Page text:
I love technology. I can’t imagine life without modern conveniences like telephones, email, and the Internet. Not to mention running water, air conditioning, and automobiles.
But sometimes, technology gets… well, creepy.
And the creepier the technology, the more likely your friendly Big Brother will use it to keep tabs on you. A case in point is the increasing sophistication of face recognition technology.
Face recognition combines digital images of faces with -software that creates a unique “faceprint” of each one, along with a database of images against which “faceprints” can be compared.
A few years ago, face recognition systems were almost laughably inaccurate. I have an article in my archives from 2003, in which two Japanese tourists visiting Australia fooled an early version of the technology simply by swapping passports.
However, this strategy wouldn’t fool today’s face recognition software.
In the US, you generally have no right to privacy with respect to your facial features. And no federal law regulates the collection of biometric data. If you’re in a public place, the courts have concluded you have a greatly reduced expectation of privacy. Anyone with a camera can legally take your picture in a public space.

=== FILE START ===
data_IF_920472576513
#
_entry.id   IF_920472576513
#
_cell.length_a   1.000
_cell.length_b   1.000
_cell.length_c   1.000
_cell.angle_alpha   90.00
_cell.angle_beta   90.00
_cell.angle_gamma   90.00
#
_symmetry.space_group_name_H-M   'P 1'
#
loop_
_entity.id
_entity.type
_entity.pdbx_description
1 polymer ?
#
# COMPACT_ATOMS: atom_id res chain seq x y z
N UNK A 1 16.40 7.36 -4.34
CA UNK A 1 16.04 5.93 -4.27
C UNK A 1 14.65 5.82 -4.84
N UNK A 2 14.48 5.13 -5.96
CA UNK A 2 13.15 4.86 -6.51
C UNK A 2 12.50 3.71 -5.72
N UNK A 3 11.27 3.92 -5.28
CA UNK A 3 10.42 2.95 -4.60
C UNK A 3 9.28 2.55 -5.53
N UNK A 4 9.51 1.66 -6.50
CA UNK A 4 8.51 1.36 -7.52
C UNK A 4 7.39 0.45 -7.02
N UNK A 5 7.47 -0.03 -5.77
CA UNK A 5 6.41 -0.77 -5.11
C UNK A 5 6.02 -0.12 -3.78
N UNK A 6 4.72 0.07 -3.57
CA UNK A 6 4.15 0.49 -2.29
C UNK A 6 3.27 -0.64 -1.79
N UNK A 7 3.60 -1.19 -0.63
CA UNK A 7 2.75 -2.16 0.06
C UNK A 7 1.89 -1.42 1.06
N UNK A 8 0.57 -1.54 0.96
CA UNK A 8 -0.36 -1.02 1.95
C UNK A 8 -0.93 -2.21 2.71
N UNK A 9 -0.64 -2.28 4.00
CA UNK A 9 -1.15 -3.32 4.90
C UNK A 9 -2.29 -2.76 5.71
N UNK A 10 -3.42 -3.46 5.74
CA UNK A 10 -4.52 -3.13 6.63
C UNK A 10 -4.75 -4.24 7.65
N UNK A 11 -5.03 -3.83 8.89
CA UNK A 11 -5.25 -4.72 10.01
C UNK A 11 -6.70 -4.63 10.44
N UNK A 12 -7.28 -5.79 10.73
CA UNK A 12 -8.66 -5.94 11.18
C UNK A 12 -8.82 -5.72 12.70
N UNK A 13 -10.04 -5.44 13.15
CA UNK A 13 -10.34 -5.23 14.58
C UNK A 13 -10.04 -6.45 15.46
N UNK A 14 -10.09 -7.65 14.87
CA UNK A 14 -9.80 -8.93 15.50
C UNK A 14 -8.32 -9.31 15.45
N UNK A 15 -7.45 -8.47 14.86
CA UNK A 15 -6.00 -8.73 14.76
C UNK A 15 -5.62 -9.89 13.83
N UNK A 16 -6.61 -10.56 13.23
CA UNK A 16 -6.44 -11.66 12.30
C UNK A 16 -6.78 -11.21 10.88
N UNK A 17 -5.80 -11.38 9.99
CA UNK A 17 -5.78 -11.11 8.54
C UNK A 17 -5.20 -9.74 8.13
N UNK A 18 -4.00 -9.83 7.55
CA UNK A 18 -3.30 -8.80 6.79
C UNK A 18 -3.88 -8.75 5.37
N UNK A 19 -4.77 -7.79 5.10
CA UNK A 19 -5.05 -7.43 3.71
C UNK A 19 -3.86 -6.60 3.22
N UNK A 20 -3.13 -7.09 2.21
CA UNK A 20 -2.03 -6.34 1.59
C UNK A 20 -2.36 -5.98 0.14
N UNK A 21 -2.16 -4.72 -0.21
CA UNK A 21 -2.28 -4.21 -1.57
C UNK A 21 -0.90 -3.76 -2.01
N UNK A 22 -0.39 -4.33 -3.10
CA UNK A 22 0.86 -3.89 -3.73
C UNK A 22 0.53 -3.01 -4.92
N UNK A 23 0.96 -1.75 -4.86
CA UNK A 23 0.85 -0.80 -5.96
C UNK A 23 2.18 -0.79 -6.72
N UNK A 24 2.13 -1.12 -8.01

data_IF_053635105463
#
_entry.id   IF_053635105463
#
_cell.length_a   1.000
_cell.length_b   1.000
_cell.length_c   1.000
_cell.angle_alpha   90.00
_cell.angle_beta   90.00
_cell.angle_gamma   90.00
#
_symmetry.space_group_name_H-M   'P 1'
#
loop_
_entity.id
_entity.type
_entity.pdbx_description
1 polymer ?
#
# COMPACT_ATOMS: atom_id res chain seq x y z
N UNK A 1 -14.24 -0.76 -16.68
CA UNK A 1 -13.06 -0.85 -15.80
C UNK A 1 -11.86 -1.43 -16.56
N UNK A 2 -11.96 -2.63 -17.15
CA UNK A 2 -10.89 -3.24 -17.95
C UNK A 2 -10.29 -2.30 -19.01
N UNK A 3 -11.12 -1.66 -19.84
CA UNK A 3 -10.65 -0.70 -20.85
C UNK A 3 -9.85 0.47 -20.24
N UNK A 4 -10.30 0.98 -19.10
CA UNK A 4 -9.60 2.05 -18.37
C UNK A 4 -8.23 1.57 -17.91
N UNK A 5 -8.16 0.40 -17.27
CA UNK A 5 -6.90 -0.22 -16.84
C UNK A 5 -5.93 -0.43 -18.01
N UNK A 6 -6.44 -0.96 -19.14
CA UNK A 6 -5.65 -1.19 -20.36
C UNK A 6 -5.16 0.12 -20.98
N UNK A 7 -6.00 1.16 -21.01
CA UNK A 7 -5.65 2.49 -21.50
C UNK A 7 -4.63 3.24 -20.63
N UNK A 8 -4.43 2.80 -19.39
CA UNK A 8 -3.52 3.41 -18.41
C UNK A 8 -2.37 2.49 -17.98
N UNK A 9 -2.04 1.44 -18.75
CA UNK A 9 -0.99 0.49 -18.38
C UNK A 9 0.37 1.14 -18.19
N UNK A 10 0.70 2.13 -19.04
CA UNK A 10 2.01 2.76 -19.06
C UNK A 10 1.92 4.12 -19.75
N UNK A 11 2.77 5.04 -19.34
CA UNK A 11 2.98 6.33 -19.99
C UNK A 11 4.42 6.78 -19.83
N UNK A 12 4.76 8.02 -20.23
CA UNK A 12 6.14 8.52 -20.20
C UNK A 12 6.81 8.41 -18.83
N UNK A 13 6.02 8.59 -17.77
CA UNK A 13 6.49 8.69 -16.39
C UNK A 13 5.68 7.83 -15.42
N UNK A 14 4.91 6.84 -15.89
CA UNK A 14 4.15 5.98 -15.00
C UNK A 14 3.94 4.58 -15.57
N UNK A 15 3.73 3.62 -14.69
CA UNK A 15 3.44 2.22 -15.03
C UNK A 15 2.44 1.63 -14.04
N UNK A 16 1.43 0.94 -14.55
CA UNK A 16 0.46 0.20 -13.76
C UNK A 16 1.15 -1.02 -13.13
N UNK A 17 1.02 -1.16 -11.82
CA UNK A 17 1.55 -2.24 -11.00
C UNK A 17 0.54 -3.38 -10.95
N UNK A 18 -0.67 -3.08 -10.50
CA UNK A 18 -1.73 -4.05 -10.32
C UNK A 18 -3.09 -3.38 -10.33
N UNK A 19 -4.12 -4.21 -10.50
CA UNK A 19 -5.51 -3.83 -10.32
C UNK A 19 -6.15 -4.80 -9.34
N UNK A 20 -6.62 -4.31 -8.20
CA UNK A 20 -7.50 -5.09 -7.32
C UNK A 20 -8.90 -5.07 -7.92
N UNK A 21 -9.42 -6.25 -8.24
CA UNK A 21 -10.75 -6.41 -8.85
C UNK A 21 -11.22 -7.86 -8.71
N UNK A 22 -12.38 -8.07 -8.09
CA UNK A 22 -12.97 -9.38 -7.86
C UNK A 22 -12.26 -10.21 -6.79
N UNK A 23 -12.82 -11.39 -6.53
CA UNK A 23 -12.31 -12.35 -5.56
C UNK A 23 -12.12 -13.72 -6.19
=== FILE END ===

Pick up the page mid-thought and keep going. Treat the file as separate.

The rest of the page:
But the rules for face recognition are beginning to change, thanks to laws in a handful of states and a court decision involving one of the largest collections of faceprints in existence, compiled by Facebook. Earlier this month, a federal judge in California refused to dismiss a class action lawsuit against Facebook brought by residents of Illinois. The lawsuit alleged Facebook collected, stored, and used faceprints in violation of the Illinois Biometric Information Privacy Act (BIPA). The law is intended to protect the privacy of Illinois residents in their personal biometric data. Regulated biometric identifiers can include a scan of “face geometry.”by